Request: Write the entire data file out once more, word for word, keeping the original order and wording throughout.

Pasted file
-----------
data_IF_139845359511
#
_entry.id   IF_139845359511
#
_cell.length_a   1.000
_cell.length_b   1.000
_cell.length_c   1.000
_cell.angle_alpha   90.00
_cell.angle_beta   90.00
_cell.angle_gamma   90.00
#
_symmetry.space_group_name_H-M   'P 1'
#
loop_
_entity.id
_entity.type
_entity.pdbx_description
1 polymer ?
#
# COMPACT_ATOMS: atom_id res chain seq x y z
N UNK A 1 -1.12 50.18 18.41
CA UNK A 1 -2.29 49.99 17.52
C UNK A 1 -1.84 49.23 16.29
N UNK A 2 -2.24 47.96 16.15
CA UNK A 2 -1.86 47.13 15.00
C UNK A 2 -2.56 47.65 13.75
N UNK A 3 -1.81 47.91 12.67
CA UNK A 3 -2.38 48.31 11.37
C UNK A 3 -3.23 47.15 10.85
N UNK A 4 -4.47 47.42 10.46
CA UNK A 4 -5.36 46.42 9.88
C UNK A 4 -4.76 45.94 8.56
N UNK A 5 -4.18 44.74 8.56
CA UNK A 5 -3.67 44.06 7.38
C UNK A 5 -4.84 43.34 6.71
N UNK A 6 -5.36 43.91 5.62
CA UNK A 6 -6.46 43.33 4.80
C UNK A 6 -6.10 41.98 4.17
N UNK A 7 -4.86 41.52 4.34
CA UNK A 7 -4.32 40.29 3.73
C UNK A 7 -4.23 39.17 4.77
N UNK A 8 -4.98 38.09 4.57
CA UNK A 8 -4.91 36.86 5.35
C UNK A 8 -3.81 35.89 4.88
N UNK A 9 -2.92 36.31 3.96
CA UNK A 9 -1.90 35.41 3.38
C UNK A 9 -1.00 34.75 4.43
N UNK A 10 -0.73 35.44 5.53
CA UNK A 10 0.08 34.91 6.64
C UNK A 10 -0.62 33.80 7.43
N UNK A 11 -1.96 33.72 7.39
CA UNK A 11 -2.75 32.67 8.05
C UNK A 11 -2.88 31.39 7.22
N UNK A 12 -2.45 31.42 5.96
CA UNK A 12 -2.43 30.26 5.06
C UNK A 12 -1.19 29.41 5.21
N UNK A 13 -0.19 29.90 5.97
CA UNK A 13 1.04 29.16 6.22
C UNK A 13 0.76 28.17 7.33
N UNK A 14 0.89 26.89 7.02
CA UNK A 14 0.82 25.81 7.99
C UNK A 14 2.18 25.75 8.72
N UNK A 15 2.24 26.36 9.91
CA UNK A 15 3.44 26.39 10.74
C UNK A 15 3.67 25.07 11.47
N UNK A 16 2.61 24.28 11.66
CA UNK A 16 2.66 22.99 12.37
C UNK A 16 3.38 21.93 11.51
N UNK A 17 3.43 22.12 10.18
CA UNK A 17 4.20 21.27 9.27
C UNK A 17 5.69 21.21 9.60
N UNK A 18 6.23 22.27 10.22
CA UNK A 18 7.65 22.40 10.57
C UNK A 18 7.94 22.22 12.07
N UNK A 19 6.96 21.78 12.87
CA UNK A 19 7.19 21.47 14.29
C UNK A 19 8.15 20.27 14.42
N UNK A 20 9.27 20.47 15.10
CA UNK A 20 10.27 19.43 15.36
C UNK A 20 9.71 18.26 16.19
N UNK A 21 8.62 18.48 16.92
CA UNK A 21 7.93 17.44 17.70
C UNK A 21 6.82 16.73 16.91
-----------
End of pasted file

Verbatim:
data_IF_139845359511
#
_entry.id   IF_139845359511
#
_cell.length_a   1.000
_cell.length_b   1.000
_cell.length_c   1.000
_cell.angle_alpha   90.00
_cell.angle_beta   90.00
_cell.angle_gamma   90.00
#
_symmetry.space_group_name_H-M   'P 1'
#
loop_
_entity.id
_entity.type
_entity.pdbx_description
1 polymer ?
#
# COMPACT_ATOMS: atom_id res chain seq x y z
N UNK A 1 -1.12 50.18 18.41
CA UNK A 1 -2.29 49.99 17.52
C UNK A 1 -1.84 49.23 16.29
N UNK A 2 -2.24 47.96 16.15
CA UNK A 2 -1.86 47.13 15.00
C UNK A 2 -2.56 47.65 13.75
N UNK A 3 -1.81 47.91 12.67
CA UNK A 3 -2.38 48.31 11.37
C UNK A 3 -3.23 47.15 10.85
N UNK A 4 -4.47 47.42 10.46
CA UNK A 4 -5.36 46.42 9.88
C UNK A 4 -4.76 45.94 8.56
N UNK A 5 -4.18 44.74 8.56
CA UNK A 5 -3.67 44.06 7.38
C UNK A 5 -4.84 43.34 6.71
N UNK A 6 -5.36 43.91 5.62
CA UNK A 6 -6.46 43.33 4.80
C UNK A 6 -6.10 41.98 4.17
N UNK A 7 -4.86 41.52 4.34
CA UNK A 7 -4.32 40.29 3.73
C UNK A 7 -4.23 39.17 4.77
N UNK A 8 -4.98 38.09 4.57
CA UNK A 8 -4.91 36.86 5.35
C UNK A 8 -3.81 35.89 4.88
N UNK A 9 -2.92 36.31 3.96
CA UNK A 9 -1.90 35.41 3.38
C UNK A 9 -1.00 34.75 4.43
N UNK A 10 -0.73 35.44 5.53
CA UNK A 10 0.08 34.91 6.64
C UNK A 10 -0.62 33.80 7.43
N UNK A 11 -1.96 33.72 7.39
CA UNK A 11 -2.75 32.67 8.05
C UNK A 11 -2.88 31.39 7.22
N UNK A 12 -2.45 31.42 5.96
CA UNK A 12 -2.43 30.26 5.06
C UNK A 12 -1.19 29.41 5.21
N UNK A 13 -0.19 29.90 5.97
CA UNK A 13 1.04 29.16 6.22
C UNK A 13 0.76 28.17 7.33
N UNK A 14 0.89 26.89 7.02
CA UNK A 14 0.82 25.81 7.99
C UNK A 14 2.18 25.75 8.72
N UNK A 15 2.24 26.36 9.91
CA UNK A 15 3.44 26.39 10.74
C UNK A 15 3.67 25.07 11.47
N UNK A 16 2.61 24.28 11.66
CA UNK A 16 2.66 22.99 12.37
C UNK A 16 3.38 21.93 11.51
N UNK A 17 3.43 22.12 10.18
CA UNK A 17 4.20 21.27 9.27
C UNK A 17 5.69 21.21 9.60
N UNK A 18 6.23 22.27 10.22
CA UNK A 18 7.65 22.40 10.57
C UNK A 18 7.94 22.22 12.07
N UNK A 19 6.96 21.78 12.87
CA UNK A 19 7.19 21.47 14.29
C UNK A 19 8.15 20.27 14.42
N UNK A 20 9.27 20.47 15.10
CA UNK A 20 10.27 19.43 15.36
C UNK A 20 9.71 18.26 16.19
N UNK A 21 8.62 18.48 16.92
CA UNK A 21 7.93 17.44 17.70
C UNK A 21 6.82 16.73 16.91